Metal bellows are a bit of a strange design. They have to be both rigid and strong and also flexible at the same time. They have to be strong enough to withstand intense pressure across their entire design. At the same time, they need to be able to bend. Very little else in manufacturing is like this, so how are metal bellows designed?
Metal bellows and custom expansion joints must be designed with a focus on 12 different, yet all vital, attributes. The geometric constraints of their placement are important. Also key are stress modes and the pressure differential, exposure, and temperature extremes to which the metal bellows will be exposed. The assembly method is vital, as is vibration rates, and the end configuration. Finally, design must also consider rigid stops, flexing, life cycles, and the spring rate. Multi-ply bellows normally have two or three tubes, but they can have as many as five for certain special applications.
What are Metal Bellows Made From?
Choosing the right materials when making metal bellows is also very important. Metal bellows must be made of durable materials that are resistant exposure and corrosion. Iron ore, for example, does not melt until 2,750 degrees Fahrenheit. Stainless steel bellows have a slightly lower melting point, of 2,500 degrees; however stainless steel has greater resistance to corrosion. Marines Grade Stainless Steel is an alloy that contains molybdenum and is specially designed to resist salt and other corrosives that typically appear in a marine environment. Molybdenum has a melting point of 4,748 degrees.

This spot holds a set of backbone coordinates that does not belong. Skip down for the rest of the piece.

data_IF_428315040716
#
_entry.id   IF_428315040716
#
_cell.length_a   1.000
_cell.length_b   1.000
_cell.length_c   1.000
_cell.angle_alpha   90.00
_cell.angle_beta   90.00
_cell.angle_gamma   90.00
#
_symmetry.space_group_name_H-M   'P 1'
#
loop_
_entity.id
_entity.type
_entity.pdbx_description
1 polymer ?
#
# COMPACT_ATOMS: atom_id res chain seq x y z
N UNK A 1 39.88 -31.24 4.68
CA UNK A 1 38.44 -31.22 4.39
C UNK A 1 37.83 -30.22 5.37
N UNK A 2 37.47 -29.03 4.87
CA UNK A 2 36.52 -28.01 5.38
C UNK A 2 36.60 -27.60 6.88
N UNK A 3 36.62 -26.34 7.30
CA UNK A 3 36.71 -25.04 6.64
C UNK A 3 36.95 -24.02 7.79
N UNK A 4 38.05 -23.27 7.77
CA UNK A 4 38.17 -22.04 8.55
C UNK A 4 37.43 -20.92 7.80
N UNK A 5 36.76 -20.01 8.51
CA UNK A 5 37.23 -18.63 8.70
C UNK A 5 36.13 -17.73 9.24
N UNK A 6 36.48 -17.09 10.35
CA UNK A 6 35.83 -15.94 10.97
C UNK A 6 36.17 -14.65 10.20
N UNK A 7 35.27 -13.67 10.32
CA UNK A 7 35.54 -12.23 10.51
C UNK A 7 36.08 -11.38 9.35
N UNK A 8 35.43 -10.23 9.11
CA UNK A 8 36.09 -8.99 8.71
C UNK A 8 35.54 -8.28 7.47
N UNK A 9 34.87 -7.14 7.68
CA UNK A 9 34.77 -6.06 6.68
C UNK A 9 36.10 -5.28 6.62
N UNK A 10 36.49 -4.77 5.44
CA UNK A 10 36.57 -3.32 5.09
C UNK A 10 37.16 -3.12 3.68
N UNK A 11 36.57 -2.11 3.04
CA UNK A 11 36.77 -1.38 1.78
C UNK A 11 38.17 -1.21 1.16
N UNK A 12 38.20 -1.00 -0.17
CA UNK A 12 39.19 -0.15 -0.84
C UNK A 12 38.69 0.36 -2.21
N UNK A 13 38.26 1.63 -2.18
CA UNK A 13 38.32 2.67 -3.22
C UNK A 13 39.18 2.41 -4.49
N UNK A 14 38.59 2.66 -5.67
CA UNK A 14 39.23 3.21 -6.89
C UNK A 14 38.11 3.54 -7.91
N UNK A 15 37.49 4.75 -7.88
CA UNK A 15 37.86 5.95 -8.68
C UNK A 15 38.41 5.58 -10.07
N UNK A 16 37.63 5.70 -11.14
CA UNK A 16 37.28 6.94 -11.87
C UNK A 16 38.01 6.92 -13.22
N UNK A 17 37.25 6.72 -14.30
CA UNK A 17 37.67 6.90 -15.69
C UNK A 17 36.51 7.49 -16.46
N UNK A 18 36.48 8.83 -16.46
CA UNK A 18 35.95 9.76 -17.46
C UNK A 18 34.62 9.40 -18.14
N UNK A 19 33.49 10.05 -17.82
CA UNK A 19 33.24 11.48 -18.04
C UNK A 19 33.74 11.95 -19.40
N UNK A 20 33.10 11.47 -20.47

What Special Materials Exist for Metal Bellows?
When metal bellows must resist extremely high temperatures, Hastelloy X is the metal of choice. This alloy is particularly valued for aerospace applications but is occasionally used even in commercial applications where temperatures regularly exceed 1,600 degrees Fahrenheit. Researchers at Brown University found in 2015 that a mixture of nitrogen, carbon, and hafnium had the highest melting point of any substance on Earth, at 7,460 degrees.
How is Pressure Factored For?
Metal Bellows must often operate in conditions of extremely high pressure. Forged steel 150# flanges are capable of withstanding pressures up to 285 psig even at 100 degrees Fahrenheit. Other materials can withstand pressures even higher, and as the temperature rises allowable pressure must drop. For example, at 850 degrees Fahrenheit, the allowable pressure for forged steel becomes 65 psig.
Metal bellows are essential to the oil and gas industry, marine and aerospace applications, and a wide variety of other industrial, military, and commercial applications. It is therefore of great importance that metal bellows be made of the proper materials, taking into account all 12 essential design elements.